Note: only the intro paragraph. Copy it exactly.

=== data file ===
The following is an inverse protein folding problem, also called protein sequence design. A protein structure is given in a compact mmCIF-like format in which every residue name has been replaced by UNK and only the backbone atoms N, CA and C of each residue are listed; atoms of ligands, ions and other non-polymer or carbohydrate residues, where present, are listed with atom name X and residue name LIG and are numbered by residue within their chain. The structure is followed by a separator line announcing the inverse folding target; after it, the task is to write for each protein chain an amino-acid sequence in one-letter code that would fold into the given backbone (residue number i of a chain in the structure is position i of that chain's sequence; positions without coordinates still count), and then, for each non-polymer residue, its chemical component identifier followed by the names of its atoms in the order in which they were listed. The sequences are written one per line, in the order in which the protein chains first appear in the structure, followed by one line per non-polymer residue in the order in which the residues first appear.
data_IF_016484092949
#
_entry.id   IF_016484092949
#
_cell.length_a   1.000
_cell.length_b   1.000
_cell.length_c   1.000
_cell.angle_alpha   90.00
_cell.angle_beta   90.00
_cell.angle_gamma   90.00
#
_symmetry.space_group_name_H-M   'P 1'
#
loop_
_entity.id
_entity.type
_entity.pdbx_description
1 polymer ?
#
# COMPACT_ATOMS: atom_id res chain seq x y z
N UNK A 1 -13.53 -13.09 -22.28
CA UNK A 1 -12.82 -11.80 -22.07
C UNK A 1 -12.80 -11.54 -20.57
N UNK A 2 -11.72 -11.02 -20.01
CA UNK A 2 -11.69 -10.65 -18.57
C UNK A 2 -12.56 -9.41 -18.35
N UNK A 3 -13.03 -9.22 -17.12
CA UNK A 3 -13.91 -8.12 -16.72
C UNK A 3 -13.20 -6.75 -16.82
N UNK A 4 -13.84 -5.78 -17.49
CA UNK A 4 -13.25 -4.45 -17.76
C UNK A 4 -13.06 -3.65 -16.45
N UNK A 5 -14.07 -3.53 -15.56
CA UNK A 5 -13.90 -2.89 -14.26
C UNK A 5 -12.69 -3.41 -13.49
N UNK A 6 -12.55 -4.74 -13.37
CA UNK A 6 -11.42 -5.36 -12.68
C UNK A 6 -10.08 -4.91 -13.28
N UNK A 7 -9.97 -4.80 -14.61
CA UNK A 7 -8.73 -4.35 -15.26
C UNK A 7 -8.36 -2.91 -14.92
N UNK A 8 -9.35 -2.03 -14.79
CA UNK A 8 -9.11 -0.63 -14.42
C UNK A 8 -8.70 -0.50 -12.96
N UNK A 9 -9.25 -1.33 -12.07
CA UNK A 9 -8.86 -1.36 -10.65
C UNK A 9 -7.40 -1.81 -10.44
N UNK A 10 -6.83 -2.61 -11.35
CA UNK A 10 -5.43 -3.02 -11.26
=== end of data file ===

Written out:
The following is an inverse protein folding problem, also called protein sequence design. A protein structure is given in a compact mmCIF-like format in which every residue name has been replaced by UNK and only the backbone atoms N, CA and C of each residue are listed; atoms of ligands, ions and other non-polymer or carbohydrate residues, where present, are listed with atom name X and residue name LIG and are numbered by residue within their chain. The structure is followed by a separator line announcing the inverse folding target; after it, the task is to write for each protein chain an amino-acid sequence in one-letter code that would fold into the given backbone (residue number i of a chain in the structure is position i of that chain's sequence; positions without coordinates still count), and then, for each non-polymer residue, its chemical component identifier followed by the names of its atoms in the order in which they were listed. The sequences are written one per line, in the order in which the protein chains first appear in the structure, followed by one line per non-polymer residue in the order in which the residues first appear.